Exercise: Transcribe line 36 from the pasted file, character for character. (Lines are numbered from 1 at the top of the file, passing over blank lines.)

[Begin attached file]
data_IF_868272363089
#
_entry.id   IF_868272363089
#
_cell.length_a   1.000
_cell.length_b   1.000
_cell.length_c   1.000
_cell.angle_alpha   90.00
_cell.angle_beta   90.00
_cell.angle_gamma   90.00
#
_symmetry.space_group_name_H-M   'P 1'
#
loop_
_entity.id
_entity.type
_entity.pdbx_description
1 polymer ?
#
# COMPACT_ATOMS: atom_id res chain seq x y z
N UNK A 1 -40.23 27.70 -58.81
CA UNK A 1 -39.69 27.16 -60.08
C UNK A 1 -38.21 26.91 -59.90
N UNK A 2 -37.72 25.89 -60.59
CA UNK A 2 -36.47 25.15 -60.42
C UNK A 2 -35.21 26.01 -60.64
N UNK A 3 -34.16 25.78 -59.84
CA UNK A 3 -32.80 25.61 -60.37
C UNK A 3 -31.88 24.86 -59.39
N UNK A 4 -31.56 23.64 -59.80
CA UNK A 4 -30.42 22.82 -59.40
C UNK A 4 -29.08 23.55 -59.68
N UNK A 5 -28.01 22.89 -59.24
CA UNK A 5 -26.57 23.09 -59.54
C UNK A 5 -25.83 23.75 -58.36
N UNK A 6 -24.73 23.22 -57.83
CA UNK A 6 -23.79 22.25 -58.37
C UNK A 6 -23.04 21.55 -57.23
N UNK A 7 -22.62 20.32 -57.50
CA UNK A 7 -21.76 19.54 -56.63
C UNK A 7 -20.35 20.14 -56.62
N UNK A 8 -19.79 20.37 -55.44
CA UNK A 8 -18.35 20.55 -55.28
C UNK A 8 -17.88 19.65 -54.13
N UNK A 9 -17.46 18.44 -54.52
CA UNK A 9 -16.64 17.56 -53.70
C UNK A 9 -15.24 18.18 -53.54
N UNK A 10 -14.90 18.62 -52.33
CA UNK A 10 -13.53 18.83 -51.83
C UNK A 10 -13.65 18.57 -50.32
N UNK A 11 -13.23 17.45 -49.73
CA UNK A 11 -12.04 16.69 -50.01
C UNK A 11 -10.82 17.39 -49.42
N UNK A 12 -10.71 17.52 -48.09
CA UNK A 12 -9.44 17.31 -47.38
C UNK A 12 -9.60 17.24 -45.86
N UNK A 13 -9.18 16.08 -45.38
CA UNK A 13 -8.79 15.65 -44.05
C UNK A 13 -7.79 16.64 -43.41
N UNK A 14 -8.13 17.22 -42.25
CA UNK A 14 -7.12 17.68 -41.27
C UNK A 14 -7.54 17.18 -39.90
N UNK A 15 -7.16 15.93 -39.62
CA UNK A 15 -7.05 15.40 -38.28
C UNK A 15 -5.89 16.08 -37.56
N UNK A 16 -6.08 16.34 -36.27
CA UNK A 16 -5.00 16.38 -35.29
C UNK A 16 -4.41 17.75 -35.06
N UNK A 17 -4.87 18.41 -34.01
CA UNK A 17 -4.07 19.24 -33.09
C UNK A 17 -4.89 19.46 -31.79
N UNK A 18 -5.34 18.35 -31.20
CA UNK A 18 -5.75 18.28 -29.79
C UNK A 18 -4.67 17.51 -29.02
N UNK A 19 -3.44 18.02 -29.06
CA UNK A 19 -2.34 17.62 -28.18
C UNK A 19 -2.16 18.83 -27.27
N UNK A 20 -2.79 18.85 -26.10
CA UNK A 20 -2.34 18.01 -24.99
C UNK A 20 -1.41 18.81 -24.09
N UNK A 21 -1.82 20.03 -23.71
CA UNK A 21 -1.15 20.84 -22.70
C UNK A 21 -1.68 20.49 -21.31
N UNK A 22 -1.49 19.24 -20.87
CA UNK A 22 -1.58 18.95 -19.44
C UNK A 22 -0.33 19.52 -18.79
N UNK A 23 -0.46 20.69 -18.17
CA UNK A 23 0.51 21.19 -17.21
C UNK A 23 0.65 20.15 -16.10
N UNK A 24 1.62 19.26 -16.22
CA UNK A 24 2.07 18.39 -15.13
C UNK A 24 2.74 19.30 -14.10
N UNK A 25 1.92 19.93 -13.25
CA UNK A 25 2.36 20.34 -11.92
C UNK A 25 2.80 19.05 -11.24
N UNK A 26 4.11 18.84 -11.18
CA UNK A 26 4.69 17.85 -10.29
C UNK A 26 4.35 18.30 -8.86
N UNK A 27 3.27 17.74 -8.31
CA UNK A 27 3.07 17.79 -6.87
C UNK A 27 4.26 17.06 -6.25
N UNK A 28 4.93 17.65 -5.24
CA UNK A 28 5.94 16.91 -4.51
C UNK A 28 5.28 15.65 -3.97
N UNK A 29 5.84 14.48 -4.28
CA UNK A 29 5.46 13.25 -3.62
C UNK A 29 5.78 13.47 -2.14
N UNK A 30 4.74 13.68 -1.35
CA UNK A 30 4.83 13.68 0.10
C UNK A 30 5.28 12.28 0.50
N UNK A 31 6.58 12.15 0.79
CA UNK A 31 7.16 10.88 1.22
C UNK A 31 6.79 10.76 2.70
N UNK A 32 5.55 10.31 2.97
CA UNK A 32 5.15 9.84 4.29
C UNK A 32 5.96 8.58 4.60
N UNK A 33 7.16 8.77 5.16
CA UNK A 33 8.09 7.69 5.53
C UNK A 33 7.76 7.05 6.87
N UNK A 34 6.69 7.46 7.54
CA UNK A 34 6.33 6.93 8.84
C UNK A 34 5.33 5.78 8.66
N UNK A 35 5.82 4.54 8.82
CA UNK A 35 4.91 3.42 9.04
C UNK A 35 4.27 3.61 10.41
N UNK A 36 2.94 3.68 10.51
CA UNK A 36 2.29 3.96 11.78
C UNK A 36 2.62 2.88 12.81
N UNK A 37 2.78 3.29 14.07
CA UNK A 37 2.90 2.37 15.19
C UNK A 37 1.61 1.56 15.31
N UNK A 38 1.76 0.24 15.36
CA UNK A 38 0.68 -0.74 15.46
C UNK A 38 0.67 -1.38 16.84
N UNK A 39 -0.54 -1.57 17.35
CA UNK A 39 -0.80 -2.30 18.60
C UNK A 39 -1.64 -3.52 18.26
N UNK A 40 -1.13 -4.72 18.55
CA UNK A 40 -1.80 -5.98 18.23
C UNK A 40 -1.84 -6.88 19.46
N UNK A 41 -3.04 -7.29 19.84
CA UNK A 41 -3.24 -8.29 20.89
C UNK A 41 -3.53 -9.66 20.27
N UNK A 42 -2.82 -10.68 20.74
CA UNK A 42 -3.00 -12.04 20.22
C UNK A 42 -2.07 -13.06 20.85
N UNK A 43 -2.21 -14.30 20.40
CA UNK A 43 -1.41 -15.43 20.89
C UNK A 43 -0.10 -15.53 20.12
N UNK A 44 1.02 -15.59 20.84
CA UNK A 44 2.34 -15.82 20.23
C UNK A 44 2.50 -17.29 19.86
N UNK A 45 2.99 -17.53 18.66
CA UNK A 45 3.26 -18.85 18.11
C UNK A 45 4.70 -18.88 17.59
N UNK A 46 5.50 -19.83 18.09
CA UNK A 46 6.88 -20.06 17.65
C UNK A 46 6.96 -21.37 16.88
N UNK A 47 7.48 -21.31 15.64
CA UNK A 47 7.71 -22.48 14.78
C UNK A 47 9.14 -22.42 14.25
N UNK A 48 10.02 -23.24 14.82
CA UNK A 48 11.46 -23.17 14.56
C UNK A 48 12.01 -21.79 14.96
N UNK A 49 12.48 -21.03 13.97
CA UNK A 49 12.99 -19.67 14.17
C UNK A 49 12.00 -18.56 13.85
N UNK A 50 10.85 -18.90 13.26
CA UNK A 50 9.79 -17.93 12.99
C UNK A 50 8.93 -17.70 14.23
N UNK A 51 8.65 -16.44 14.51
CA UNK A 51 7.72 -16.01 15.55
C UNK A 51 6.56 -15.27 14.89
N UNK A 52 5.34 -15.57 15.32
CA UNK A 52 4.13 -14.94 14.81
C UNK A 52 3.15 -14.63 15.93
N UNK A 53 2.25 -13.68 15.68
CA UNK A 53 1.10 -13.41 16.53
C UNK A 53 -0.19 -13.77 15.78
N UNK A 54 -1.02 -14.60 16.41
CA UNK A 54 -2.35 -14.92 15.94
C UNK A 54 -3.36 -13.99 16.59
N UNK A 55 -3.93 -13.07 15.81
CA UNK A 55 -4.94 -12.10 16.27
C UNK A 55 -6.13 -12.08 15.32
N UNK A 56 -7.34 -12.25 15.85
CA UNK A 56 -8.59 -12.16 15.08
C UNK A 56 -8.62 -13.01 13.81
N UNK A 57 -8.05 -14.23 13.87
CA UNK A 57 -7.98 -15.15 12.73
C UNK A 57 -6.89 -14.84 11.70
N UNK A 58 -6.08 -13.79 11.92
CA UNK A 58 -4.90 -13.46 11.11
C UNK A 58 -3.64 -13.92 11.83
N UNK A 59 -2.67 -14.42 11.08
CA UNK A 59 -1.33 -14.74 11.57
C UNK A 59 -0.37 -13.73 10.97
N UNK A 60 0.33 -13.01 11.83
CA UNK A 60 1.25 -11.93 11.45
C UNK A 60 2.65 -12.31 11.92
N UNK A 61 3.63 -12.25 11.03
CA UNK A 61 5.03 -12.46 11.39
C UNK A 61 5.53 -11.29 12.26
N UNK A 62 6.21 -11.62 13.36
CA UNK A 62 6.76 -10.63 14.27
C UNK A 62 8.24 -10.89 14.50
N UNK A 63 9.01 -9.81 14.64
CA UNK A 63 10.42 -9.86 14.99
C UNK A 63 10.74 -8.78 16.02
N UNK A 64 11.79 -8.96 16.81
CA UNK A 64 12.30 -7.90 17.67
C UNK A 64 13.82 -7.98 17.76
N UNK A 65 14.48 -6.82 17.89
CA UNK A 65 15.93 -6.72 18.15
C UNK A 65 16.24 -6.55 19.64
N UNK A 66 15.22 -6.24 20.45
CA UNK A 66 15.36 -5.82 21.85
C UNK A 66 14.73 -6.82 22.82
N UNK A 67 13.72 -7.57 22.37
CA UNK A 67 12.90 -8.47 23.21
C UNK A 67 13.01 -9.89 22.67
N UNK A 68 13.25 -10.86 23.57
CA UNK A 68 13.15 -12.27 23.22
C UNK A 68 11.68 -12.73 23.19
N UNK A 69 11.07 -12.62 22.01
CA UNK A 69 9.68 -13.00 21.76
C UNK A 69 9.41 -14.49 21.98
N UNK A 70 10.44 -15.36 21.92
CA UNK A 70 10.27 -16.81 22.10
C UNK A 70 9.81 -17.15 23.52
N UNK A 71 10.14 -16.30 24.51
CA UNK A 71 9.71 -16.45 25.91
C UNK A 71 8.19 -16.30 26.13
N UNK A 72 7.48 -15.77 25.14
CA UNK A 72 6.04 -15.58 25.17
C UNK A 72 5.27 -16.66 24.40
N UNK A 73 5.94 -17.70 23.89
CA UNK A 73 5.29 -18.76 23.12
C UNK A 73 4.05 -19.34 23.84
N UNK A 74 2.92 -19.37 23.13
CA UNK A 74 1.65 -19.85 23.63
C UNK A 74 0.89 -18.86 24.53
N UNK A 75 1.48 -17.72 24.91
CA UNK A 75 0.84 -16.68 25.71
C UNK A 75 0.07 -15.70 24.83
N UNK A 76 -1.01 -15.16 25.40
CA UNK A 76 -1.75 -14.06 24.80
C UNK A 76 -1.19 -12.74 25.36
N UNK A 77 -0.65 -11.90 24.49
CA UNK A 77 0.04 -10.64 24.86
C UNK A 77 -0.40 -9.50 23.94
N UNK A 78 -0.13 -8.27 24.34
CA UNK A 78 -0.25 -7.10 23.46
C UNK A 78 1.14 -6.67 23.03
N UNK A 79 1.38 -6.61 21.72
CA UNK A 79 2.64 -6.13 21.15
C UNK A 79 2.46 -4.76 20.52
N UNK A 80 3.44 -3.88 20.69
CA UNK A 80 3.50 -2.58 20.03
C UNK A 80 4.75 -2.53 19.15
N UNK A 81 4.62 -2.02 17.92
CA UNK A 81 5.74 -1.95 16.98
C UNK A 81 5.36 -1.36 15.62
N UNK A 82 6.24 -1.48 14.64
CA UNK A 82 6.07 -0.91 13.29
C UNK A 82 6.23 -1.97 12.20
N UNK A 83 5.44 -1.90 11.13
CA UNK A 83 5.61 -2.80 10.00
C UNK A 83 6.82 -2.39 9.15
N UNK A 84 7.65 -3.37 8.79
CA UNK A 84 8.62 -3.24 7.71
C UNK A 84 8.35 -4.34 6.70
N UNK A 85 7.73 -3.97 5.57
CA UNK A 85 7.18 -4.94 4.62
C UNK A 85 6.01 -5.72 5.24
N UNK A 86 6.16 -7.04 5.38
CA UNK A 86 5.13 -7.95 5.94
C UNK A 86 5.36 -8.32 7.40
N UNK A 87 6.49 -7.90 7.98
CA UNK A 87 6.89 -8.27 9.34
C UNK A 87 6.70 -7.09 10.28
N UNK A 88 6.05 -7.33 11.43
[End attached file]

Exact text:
N UNK A 6 -24.73 23.22 -57.83